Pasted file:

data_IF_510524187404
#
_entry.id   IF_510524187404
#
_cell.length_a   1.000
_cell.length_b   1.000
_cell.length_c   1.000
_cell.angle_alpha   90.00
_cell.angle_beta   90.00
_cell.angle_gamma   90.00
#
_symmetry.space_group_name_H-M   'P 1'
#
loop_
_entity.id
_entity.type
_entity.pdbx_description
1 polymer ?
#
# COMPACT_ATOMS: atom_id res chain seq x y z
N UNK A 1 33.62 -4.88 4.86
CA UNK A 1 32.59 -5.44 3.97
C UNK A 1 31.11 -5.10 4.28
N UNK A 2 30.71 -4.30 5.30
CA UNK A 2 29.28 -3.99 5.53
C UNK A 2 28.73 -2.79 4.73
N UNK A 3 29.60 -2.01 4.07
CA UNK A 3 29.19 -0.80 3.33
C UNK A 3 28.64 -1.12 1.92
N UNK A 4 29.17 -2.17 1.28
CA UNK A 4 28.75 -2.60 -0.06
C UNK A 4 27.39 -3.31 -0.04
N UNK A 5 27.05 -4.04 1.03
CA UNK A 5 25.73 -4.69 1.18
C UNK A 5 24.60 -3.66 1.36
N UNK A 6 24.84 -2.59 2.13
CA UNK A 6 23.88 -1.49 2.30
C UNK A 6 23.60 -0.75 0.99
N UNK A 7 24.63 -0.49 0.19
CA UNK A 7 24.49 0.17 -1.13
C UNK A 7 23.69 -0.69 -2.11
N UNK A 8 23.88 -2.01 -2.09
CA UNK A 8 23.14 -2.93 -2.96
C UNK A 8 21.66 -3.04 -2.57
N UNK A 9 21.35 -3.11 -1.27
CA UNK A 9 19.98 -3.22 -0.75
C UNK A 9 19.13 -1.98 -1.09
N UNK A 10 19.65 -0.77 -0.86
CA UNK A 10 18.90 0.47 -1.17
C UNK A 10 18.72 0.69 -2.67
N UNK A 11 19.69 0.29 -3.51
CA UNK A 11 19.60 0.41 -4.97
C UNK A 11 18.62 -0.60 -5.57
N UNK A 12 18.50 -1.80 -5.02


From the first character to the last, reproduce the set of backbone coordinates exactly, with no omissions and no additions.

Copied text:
data_IF_510524187404
#
_entry.id   IF_510524187404
#
_cell.length_a   1.000
_cell.length_b   1.000
_cell.length_c   1.000
_cell.angle_alpha   90.00
_cell.angle_beta   90.00
_cell.angle_gamma   90.00
#
_symmetry.space_group_name_H-M   'P 1'
#
loop_
_entity.id
_entity.type
_entity.pdbx_description
1 polymer ?
#
# COMPACT_ATOMS: atom_id res chain seq x y z
N UNK A 1 33.62 -4.88 4.86
CA UNK A 1 32.59 -5.44 3.97
C UNK A 1 31.11 -5.10 4.28
N UNK A 2 30.71 -4.30 5.30
CA UNK A 2 29.28 -3.99 5.53
C UNK A 2 28.73 -2.79 4.73
N UNK A 3 29.60 -2.01 4.07
CA UNK A 3 29.19 -0.80 3.33
C UNK A 3 28.64 -1.12 1.92
N UNK A 4 29.17 -2.17 1.28
CA UNK A 4 28.75 -2.60 -0.06
C UNK A 4 27.39 -3.31 -0.04
N UNK A 5 27.05 -4.04 1.03
CA UNK A 5 25.73 -4.69 1.18
C UNK A 5 24.60 -3.66 1.36
N UNK A 6 24.84 -2.59 2.13
CA UNK A 6 23.88 -1.49 2.30
C UNK A 6 23.60 -0.75 0.99
N UNK A 7 24.63 -0.49 0.19
CA UNK A 7 24.49 0.17 -1.13
C UNK A 7 23.69 -0.69 -2.11
N UNK A 8 23.88 -2.01 -2.09
CA UNK A 8 23.14 -2.93 -2.96
C UNK A 8 21.66 -3.04 -2.57
N UNK A 9 21.35 -3.11 -1.27
CA UNK A 9 19.98 -3.22 -0.75
C UNK A 9 19.13 -1.98 -1.09
N UNK A 10 19.65 -0.77 -0.86
CA UNK A 10 18.90 0.47 -1.17
C UNK A 10 18.72 0.69 -2.67
N UNK A 11 19.69 0.29 -3.51
CA UNK A 11 19.60 0.41 -4.97
C UNK A 11 18.62 -0.60 -5.57
N UNK A 12 18.50 -1.80 -5.02